It really isn’t! Black History Month is totally important and definitely not racist. One, because as I’ve talked about above, people of color simply cannot be racist. And two, because history desperately needs to be diversified! Think about it! You spend all of social studies class reading about straight white men who just stomped all over the place claiming land, people, and power. You probably only know about a handful of people of color who impacted history, which is B.S.

History is told through a white lens. And Black History Month challenges that. It’s a way for people of color to celebrate their history, their lives, their struggle, and their progress. And it’s a way to challenge white people to include all of that into current white-washed history. It’s a response to how effed up it is that entire textbooks are filled with white bodies, leaving people of color as a footnote. As a supporting character in a white narrative. The past was a lot more than a white narrative, and we need to recognize that. We are constantly getting an abridged version that cuts out black and brown bodies. And that needs to change.



“Why is it cultural appropriation when white people rap or are into hip-hop culture?”Anonymous

The problem is white people are constantly applauded for taking up things people of color created, while black people are often criticized for the same act. Think of how Miley apparently “started” the twerking craze while people of color have been dancing in the same fashion FOREVER to often harsh criticism. Think of how Daniel Radcliffe was applauded for this version of “Alphabet Aerobics” while a black actor would definitely not receive the same attention for rapping a song. Think of the popularity of Macklemore as a white straight male rapper while black queer male rappers get NO ATTENTION whatsoever. Think of your friend who wore a sombrero on Cinco de Mayo while eating Tostitos and jarred salsa. It’s all cultural appropriation and it’s all not okay.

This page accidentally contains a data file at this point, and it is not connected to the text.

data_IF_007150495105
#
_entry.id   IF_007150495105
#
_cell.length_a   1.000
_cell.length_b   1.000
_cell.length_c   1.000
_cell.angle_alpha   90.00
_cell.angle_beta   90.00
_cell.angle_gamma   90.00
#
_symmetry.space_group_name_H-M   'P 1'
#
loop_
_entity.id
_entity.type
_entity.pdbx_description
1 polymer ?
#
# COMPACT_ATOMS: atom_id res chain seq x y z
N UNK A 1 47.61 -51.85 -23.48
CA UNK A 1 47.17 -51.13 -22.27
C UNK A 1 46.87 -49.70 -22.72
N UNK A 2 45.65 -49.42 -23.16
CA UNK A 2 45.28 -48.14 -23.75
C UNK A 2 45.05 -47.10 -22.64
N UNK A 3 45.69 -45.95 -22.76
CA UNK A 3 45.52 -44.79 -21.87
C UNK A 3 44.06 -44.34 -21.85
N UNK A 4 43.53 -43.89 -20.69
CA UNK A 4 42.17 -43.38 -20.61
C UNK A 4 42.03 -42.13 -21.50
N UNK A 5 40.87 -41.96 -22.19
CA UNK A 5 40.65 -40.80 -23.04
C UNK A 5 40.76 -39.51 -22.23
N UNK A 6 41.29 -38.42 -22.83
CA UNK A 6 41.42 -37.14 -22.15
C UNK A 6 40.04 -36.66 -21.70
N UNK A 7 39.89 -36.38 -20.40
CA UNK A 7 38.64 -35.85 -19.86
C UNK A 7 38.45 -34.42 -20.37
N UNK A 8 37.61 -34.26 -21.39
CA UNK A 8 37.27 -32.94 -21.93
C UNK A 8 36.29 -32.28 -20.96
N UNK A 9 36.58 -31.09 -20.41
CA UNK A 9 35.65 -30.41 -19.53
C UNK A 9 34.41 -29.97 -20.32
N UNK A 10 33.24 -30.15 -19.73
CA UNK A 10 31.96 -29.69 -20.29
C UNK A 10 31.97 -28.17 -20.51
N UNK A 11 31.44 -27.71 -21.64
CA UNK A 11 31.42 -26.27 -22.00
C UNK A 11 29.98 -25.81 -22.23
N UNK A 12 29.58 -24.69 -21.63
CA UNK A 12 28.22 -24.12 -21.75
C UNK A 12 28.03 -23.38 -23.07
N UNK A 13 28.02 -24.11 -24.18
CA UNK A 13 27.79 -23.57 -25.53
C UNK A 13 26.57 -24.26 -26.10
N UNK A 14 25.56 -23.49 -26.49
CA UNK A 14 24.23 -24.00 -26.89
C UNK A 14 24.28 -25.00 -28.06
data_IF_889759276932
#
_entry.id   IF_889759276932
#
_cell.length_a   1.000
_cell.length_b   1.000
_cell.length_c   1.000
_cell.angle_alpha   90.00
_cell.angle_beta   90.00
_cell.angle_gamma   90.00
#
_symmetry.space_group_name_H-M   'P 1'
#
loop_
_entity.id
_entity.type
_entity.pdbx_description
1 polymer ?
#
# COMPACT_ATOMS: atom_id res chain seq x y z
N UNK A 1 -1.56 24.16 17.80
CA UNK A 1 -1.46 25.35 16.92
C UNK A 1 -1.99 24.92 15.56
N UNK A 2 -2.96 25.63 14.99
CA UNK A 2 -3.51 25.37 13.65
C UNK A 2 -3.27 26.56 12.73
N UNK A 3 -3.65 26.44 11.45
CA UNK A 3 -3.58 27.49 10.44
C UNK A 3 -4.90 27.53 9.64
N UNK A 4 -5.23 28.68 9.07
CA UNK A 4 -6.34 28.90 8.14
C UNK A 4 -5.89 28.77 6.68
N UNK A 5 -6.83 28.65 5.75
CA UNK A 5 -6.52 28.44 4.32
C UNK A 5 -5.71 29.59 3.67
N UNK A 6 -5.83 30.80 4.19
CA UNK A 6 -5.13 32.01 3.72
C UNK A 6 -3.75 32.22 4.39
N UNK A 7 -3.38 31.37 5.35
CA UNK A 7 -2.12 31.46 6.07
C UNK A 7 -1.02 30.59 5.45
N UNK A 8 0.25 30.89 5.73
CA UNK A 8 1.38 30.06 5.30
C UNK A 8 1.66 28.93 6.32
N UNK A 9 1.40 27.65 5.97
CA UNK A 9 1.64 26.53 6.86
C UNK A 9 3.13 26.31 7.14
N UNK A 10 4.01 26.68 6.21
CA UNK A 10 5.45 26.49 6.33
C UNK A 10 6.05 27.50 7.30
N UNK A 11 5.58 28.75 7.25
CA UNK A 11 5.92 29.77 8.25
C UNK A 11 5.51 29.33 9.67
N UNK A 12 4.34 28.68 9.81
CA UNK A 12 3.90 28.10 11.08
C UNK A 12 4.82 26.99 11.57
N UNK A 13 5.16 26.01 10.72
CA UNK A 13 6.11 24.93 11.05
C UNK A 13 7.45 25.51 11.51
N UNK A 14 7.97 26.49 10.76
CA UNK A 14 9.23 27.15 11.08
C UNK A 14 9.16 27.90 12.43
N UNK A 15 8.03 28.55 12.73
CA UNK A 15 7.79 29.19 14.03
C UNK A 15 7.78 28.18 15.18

Now, that being said, I as a white person often listen to hip-hop by black queer artists like Le1f and Cakes Da Killa. I would argue that the act of listening and appreciating someone’s work is not cultural appropriation – especially if that person is of the background that the work originated. But the act of being a white person who does not recognize the roots of a culture they are participating in is cultural appropriation. We all need to be a little more conscious of histories, roots, and meanings. We all need to work on being more educated about each other. Period.